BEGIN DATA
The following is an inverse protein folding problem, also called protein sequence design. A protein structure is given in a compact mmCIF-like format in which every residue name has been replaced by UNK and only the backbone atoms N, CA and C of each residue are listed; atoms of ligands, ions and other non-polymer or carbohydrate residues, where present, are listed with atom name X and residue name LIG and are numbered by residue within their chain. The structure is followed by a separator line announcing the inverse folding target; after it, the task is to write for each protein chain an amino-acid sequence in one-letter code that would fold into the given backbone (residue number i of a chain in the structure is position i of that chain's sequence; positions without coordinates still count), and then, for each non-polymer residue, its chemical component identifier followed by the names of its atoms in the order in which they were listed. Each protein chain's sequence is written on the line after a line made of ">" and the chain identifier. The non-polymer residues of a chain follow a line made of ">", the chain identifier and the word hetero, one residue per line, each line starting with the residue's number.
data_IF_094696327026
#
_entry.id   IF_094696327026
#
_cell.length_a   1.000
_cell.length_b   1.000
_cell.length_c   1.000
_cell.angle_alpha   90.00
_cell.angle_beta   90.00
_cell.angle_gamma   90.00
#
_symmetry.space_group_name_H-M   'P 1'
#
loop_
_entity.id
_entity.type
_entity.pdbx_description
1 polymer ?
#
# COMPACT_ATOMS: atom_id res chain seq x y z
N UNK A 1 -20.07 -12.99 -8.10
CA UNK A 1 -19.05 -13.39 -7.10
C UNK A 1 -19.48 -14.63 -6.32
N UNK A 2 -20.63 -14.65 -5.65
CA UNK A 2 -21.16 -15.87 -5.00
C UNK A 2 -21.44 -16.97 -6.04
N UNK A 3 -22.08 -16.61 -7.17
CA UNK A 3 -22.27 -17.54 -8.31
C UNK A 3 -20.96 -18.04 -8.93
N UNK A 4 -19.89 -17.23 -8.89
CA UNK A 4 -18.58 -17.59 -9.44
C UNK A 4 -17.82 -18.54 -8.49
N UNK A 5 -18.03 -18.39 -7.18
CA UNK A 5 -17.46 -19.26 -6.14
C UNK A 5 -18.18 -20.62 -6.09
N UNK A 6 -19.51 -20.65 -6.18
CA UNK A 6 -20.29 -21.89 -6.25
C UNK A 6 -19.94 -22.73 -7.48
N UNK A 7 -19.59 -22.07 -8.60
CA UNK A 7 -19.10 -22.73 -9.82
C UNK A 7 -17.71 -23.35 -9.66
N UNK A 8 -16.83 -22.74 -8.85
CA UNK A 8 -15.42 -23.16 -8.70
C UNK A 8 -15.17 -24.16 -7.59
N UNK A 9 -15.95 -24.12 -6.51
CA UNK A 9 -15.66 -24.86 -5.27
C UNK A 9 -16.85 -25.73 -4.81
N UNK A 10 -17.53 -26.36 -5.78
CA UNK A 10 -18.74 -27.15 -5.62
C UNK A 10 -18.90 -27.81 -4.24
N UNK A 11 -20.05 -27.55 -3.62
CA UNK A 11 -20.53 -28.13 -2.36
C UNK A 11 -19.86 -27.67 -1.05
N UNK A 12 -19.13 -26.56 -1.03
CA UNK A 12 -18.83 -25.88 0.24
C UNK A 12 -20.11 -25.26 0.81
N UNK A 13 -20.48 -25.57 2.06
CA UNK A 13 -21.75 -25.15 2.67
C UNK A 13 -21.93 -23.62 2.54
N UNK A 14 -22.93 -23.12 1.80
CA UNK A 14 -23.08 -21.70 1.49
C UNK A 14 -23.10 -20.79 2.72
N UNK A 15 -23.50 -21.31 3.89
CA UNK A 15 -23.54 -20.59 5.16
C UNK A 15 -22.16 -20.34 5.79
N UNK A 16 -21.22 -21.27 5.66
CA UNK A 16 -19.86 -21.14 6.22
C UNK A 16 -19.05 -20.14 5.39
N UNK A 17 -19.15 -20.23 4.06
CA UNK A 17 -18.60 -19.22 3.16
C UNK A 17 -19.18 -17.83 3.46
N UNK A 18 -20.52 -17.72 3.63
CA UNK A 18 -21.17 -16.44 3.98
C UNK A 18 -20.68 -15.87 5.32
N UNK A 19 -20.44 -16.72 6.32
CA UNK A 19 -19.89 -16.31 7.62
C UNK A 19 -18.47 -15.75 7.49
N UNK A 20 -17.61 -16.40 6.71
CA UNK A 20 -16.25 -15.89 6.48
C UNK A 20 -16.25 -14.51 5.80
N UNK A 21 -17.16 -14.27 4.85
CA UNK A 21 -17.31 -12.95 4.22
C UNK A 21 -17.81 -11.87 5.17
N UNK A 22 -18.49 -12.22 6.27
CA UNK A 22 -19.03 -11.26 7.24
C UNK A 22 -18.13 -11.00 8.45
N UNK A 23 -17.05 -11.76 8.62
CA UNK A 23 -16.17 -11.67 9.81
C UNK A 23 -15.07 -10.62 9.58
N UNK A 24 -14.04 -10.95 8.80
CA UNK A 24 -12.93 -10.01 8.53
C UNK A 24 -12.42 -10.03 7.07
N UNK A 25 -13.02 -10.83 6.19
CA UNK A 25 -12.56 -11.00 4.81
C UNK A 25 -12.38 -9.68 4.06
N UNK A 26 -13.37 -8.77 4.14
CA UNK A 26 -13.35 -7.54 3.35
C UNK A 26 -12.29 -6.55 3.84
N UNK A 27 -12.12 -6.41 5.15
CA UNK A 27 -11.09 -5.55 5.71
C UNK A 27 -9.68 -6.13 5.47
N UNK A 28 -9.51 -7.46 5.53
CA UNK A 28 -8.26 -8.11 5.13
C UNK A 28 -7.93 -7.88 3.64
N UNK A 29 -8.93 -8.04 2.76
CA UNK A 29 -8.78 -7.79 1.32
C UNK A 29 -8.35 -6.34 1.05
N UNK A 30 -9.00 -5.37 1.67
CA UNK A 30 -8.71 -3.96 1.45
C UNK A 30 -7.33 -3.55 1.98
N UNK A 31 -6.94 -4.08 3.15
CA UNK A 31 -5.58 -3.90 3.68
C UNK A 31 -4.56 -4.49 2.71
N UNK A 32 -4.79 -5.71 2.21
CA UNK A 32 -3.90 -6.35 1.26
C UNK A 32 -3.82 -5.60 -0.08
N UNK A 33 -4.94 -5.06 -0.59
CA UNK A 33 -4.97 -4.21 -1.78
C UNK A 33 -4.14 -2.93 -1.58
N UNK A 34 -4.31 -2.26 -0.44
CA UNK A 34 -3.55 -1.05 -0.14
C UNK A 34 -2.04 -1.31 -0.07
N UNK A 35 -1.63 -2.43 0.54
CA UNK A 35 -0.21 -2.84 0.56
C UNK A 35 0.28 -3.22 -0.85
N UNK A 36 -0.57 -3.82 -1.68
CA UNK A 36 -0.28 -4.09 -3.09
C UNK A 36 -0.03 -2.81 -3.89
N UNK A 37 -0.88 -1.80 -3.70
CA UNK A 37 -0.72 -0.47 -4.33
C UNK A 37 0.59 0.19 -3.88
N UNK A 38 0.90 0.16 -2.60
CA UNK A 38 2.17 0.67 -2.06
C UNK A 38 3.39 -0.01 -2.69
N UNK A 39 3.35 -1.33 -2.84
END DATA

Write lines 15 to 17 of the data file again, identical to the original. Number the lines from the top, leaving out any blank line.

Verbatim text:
loop_
_entity.id
_entity.type